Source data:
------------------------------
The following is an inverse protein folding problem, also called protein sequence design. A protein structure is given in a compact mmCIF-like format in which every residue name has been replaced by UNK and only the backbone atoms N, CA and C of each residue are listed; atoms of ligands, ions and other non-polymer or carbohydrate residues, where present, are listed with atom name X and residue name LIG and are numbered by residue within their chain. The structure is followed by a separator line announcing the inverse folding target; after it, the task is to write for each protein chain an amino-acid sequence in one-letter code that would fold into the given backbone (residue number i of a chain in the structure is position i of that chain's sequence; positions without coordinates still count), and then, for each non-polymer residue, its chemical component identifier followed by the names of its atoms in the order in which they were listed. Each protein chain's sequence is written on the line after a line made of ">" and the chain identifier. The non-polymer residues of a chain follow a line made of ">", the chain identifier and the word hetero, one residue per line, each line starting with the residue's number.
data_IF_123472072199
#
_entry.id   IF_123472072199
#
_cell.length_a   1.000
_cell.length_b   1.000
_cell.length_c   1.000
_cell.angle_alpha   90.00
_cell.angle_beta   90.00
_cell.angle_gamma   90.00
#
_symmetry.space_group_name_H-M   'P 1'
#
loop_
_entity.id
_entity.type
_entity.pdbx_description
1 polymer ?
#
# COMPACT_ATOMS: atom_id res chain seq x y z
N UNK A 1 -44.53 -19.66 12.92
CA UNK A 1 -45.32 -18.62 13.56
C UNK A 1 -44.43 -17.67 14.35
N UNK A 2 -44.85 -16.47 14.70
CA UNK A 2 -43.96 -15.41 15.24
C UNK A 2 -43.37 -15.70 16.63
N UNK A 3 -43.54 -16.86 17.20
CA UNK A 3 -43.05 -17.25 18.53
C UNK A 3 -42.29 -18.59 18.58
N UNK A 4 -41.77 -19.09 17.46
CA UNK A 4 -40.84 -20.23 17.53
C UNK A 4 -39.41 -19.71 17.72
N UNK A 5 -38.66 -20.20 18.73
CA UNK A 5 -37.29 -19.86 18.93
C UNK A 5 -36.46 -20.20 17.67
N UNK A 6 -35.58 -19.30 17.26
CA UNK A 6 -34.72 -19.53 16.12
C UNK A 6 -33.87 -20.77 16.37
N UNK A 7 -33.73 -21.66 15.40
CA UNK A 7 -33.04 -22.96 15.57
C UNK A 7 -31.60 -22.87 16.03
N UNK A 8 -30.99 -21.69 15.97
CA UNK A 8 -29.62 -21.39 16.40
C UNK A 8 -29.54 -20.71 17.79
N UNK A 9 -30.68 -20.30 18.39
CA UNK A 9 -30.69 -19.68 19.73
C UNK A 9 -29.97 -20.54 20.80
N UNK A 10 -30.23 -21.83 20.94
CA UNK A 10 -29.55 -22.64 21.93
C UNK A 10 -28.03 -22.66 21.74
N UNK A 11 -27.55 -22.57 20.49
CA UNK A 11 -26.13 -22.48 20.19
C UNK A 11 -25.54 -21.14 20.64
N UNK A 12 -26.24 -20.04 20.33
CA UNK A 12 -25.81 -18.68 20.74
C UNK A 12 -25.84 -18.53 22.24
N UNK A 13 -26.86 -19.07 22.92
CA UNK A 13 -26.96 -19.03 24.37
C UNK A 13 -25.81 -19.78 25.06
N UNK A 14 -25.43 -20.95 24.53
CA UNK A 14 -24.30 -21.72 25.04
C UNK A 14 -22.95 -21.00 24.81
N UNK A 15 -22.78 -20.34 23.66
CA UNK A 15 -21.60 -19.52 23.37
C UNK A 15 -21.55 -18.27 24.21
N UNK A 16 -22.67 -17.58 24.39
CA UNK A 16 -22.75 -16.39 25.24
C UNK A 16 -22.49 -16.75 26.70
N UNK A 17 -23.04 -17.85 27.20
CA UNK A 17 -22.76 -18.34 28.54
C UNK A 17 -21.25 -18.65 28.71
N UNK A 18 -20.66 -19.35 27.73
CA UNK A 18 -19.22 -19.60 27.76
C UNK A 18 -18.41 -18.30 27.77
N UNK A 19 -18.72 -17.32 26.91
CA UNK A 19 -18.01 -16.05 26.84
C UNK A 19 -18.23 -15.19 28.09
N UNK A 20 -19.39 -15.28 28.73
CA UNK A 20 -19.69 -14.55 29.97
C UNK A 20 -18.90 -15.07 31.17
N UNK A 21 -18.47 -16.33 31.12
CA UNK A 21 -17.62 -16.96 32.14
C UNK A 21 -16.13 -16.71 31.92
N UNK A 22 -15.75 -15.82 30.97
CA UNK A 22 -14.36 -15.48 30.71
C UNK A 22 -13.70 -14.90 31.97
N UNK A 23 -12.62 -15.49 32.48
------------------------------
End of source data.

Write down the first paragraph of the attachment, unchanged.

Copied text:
The following is an inverse protein folding problem, also called protein sequence design. A protein structure is given in a compact mmCIF-like format in which every residue name has been replaced by UNK and only the backbone atoms N, CA and C of each residue are listed; atoms of ligands, ions and other non-polymer or carbohydrate residues, where present, are listed with atom name X and residue name LIG and are numbered by residue within their chain. The structure is followed by a separator line announcing the inverse folding target; after it, the task is to write for each protein chain an amino-acid sequence in one-letter code that would fold into the given backbone (residue number i of a chain in the structure is position i of that chain's sequence; positions without coordinates still count), and then, for each non-polymer residue, its chemical component identifier followed by the names of its atoms in the order in which they were listed. Each protein chain's sequence is written on the line after a line made of ">" and the chain identifier. The non-polymer residues of a chain follow a line made of ">", the chain identifier and the word hetero, one residue per line, each line starting with the residue's number.